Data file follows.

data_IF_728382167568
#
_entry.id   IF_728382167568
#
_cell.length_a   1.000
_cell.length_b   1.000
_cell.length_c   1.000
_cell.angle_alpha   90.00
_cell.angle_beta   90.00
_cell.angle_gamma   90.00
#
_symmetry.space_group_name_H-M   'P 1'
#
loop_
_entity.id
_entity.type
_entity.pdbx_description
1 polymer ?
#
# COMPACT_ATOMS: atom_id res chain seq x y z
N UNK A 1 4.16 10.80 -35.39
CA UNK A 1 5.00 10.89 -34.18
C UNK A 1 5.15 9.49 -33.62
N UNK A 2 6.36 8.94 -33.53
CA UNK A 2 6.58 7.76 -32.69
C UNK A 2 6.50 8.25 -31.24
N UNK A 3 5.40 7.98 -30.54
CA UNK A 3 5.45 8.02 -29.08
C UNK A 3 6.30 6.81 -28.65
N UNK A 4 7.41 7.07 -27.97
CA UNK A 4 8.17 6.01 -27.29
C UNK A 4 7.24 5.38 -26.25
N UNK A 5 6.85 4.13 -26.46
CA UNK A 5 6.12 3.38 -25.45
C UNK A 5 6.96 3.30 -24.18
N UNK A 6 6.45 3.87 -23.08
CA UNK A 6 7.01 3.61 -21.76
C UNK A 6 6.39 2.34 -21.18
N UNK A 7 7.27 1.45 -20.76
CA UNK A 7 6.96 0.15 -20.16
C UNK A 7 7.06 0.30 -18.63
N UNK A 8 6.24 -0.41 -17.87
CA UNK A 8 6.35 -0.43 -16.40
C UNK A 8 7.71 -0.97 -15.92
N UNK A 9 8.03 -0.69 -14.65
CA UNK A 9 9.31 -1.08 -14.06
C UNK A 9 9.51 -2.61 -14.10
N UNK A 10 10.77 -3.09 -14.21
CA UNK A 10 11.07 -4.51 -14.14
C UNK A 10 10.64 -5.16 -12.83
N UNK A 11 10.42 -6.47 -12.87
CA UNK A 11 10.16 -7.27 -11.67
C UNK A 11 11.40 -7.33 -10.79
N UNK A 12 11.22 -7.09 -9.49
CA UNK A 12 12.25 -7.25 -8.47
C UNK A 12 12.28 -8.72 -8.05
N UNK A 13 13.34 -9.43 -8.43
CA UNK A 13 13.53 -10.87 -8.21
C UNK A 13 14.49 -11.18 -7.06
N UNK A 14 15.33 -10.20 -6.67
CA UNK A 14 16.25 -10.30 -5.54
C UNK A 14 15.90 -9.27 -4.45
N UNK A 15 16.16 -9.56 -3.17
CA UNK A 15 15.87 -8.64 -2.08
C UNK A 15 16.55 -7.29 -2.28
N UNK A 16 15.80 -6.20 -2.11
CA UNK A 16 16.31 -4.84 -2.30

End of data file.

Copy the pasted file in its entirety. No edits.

data_IF_728382167568
#
_entry.id   IF_728382167568
#
_cell.length_a   1.000
_cell.length_b   1.000
_cell.length_c   1.000
_cell.angle_alpha   90.00
_cell.angle_beta   90.00
_cell.angle_gamma   90.00
#
_symmetry.space_group_name_H-M   'P 1'
#
loop_
_entity.id
_entity.type
_entity.pdbx_description
1 polymer ?
#
# COMPACT_ATOMS: atom_id res chain seq x y z
N UNK A 1 4.16 10.80 -35.39
CA UNK A 1 5.00 10.89 -34.18
C UNK A 1 5.15 9.49 -33.62
N UNK A 2 6.36 8.94 -33.53
CA UNK A 2 6.58 7.76 -32.69
C UNK A 2 6.50 8.25 -31.24
N UNK A 3 5.40 7.98 -30.54
CA UNK A 3 5.45 8.02 -29.08
C UNK A 3 6.30 6.81 -28.65
N UNK A 4 7.41 7.07 -27.97
CA UNK A 4 8.17 6.01 -27.29
C UNK A 4 7.24 5.38 -26.25
N UNK A 5 6.85 4.13 -26.46
CA UNK A 5 6.12 3.38 -25.45
C UNK A 5 6.96 3.30 -24.18
N UNK A 6 6.45 3.87 -23.08
CA UNK A 6 7.01 3.61 -21.76
C UNK A 6 6.39 2.34 -21.18
N UNK A 7 7.27 1.45 -20.76
CA UNK A 7 6.96 0.15 -20.16
C UNK A 7 7.06 0.30 -18.63
N UNK A 8 6.24 -0.41 -17.87
CA UNK A 8 6.35 -0.43 -16.40
C UNK A 8 7.71 -0.97 -15.92
N UNK A 9 8.03 -0.69 -14.65
CA UNK A 9 9.31 -1.08 -14.06
C UNK A 9 9.51 -2.61 -14.10
N UNK A 10 10.77 -3.09 -14.21
CA UNK A 10 11.07 -4.51 -14.14
C UNK A 10 10.64 -5.16 -12.83
N UNK A 11 10.42 -6.47 -12.87
CA UNK A 11 10.16 -7.27 -11.67
C UNK A 11 11.40 -7.33 -10.79
N UNK A 12 11.22 -7.09 -9.49
CA UNK A 12 12.25 -7.25 -8.47
C UNK A 12 12.28 -8.72 -8.05
N UNK A 13 13.34 -9.43 -8.43
CA UNK A 13 13.53 -10.87 -8.21
C UNK A 13 14.49 -11.18 -7.06
N UNK A 14 15.33 -10.20 -6.67
CA UNK A 14 16.25 -10.30 -5.54
C UNK A 14 15.90 -9.27 -4.45
N UNK A 15 16.16 -9.56 -3.17
CA UNK A 15 15.87 -8.64 -2.08
C UNK A 15 16.55 -7.29 -2.28
N UNK A 16 15.80 -6.20 -2.11
CA UNK A 16 16.31 -4.84 -2.30